This page shows you how to use the VirtualDub2 software to get excellent quality, uncompressed game captures. While most content creators can simply use OBS to get footage of their games, anyone doing video analysis like comparison shots, or dev work needs a way to capture the exact video their console outputs. Unfortunately, capturing with little to no compression and full accuracy can be a bit confusing, so I’ll try to walk you through it here (and a big thanks to Extrems for helping me get this set up!).
Any capture card, but one that supports 4:4:4 color space will get you accurate results. I use a Datapath Vision.
Codecs: The FFV1 uncompressed that I recommend is already included with VDub2. If you’d like to use a compressed format, x264 is good. An alternative would be lagorith, but I’ve been having great luck with FFV1.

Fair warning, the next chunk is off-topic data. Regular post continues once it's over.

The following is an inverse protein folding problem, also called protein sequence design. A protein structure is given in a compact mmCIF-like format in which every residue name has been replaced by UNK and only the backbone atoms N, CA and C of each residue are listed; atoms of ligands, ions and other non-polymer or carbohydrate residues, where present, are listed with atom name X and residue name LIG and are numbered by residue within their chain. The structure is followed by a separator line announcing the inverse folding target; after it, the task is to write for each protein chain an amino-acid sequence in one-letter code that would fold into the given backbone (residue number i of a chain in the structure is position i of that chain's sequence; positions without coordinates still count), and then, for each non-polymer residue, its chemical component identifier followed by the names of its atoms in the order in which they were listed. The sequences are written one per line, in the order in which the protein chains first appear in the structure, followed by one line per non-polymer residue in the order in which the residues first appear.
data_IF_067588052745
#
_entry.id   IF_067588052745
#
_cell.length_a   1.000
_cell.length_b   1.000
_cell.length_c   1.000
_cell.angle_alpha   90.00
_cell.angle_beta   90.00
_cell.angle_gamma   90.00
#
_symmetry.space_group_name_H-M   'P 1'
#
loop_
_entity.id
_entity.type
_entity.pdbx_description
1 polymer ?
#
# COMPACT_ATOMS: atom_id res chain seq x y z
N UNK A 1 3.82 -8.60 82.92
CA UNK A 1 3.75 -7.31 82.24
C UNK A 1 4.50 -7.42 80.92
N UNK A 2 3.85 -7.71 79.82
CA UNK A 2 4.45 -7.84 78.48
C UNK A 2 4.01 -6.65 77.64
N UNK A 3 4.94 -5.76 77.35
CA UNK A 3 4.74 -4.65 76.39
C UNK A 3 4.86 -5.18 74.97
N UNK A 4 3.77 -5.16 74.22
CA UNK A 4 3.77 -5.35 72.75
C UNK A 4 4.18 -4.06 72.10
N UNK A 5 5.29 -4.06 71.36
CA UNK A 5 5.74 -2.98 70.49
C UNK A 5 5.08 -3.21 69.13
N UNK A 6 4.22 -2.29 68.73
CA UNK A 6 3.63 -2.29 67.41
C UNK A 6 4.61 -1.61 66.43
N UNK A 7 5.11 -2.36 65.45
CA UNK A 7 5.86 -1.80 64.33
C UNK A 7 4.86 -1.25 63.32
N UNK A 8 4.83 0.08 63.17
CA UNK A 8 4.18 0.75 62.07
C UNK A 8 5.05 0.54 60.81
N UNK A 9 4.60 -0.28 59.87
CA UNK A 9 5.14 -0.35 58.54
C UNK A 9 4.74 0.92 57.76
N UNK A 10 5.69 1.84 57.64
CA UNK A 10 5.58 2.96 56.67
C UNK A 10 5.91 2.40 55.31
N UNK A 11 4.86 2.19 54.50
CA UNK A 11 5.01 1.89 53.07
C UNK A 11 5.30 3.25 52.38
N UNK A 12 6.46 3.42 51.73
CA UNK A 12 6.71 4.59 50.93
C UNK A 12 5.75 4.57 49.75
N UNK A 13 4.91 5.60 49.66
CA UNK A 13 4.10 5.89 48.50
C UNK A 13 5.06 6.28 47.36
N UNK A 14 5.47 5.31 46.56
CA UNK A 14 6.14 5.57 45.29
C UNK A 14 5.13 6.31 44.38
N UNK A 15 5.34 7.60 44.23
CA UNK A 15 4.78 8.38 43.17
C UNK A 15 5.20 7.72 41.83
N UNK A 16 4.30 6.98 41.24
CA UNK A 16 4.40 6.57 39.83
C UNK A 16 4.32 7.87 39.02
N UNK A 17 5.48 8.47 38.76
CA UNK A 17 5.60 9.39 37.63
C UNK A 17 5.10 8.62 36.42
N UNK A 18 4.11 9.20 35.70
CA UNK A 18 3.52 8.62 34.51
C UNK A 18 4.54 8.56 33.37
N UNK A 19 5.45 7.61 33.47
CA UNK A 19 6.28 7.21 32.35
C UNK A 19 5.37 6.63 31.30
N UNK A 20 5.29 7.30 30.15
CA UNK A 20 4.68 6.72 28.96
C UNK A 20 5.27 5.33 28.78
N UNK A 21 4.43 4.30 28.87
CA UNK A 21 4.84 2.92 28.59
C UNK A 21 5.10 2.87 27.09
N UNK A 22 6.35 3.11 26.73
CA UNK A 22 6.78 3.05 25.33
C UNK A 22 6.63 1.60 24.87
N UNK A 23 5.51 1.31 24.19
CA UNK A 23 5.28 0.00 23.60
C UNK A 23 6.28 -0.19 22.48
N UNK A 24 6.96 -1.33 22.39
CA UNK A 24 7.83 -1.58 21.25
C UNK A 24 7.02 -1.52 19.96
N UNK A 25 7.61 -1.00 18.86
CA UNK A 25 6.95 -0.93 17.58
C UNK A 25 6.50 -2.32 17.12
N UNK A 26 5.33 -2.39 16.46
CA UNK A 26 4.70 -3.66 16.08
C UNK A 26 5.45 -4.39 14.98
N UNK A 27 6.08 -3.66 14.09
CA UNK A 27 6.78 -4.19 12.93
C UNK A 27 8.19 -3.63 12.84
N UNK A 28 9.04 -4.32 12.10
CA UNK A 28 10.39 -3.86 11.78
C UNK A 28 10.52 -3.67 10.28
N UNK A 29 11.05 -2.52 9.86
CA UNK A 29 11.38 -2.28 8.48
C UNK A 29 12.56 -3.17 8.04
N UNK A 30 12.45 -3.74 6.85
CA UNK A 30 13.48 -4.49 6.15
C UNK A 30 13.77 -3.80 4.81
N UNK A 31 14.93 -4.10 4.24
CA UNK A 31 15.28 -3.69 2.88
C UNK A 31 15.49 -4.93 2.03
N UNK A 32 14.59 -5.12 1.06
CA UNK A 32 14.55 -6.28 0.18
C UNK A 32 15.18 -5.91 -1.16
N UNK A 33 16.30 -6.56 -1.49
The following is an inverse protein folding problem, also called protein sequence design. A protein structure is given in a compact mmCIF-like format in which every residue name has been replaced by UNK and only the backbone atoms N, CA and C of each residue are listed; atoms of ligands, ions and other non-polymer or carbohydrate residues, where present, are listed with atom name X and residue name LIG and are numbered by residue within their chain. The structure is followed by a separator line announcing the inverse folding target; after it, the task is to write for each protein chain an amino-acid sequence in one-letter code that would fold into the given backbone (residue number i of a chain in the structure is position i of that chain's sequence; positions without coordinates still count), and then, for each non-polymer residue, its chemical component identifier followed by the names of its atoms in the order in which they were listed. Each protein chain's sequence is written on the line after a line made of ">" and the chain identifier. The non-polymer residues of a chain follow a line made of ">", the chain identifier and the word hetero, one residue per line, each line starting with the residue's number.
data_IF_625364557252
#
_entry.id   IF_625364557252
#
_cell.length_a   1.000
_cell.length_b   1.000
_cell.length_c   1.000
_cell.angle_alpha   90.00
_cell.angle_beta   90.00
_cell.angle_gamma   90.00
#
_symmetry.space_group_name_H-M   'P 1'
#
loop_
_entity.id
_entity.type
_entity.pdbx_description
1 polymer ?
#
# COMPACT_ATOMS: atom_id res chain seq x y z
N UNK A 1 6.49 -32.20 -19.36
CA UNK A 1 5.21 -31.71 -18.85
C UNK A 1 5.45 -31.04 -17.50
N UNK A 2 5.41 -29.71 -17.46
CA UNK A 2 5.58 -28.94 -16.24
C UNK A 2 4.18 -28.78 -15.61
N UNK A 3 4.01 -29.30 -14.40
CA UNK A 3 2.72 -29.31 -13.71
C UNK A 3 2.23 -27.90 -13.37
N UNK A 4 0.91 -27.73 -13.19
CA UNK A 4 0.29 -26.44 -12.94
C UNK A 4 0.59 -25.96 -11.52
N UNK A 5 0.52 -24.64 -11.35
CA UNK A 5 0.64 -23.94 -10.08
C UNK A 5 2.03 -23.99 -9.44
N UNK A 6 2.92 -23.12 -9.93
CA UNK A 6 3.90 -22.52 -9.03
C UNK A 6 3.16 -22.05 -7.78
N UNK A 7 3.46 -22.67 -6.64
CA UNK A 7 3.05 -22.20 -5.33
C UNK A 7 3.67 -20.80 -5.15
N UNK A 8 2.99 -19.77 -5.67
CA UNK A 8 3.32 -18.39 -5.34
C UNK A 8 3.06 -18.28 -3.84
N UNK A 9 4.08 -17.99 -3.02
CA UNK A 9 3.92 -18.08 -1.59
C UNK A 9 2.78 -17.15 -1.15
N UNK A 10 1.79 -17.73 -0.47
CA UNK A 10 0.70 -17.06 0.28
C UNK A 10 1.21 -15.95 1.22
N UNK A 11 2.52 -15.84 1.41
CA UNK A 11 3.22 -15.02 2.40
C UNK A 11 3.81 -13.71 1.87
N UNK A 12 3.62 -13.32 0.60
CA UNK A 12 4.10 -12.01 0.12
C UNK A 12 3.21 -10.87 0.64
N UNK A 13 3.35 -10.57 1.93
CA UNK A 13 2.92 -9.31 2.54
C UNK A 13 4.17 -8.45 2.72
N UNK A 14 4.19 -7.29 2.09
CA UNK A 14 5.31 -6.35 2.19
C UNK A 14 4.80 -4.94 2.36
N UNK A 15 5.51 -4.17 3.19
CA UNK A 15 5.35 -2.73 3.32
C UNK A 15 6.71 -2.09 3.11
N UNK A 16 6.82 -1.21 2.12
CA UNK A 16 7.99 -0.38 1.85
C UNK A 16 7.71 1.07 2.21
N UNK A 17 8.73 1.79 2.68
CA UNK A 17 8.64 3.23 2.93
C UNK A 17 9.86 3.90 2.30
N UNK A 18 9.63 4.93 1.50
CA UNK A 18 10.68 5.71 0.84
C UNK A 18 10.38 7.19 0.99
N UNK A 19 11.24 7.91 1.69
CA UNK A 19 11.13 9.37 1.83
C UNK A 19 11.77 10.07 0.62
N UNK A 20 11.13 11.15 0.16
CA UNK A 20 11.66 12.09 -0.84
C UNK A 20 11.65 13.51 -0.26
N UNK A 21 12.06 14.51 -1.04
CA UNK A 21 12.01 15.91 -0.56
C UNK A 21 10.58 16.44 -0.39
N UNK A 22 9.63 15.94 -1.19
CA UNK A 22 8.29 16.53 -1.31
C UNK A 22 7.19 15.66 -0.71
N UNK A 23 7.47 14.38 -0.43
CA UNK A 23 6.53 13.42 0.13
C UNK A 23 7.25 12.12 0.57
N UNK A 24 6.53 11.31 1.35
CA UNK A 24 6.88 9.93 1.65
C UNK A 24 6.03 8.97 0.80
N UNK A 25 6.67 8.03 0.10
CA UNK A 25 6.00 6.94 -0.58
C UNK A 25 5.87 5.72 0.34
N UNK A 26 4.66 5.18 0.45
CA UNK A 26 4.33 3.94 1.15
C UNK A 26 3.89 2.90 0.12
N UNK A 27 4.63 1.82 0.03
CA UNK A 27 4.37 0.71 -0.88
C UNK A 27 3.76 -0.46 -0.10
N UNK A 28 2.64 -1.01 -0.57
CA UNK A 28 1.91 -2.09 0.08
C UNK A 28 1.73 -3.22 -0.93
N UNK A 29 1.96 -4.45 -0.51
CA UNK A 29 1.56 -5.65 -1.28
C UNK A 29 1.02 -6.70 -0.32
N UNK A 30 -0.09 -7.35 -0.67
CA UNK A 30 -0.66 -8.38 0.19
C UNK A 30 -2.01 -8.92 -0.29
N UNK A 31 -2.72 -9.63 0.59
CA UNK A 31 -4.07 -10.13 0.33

Make sure your capture card is set up and working. I recommend opening a preview window, just to confirm.
Download and extract VDub2 to a directory on your PC. Then launch whichever version matches your machine; I assume ‘VirtualDub64.exe’ will be what most people use.
You’ll have to set most of the following settings each time you capture. Some things are retained, but most things aren’t. Don’t worry, after doing it a few times, you’ll familiarize yourself with the (terribly labeled/organized) interface and captures will be reasonably easy.
To enable capture mode, go to Capture \ Capture avi
Select your capture card in the “Device” menu:
Now configure your settings, by going to Video \ Capture Pin:
Here’s where you’ll need to set color space and the capture resolution. I’m using the OSSC with an RGB source, so I know my color space is RGB. Also, I referenced my capture card’s preview window and confirmed that the video signal I’m capturing is 640×480. You might need to flip the image with top-down – More on this in a moment:
After hitting “OK”, it’s possible you won’t see an image. That’s fine, just go to “Video” and select “Preview (system)”. As a note, if your video is flipped upside down in the preview window, try switching the “Bottom Up” or “Top Down” bitmap location, as showed in the picture above; I needed Top-Down for it to work properly on my setup: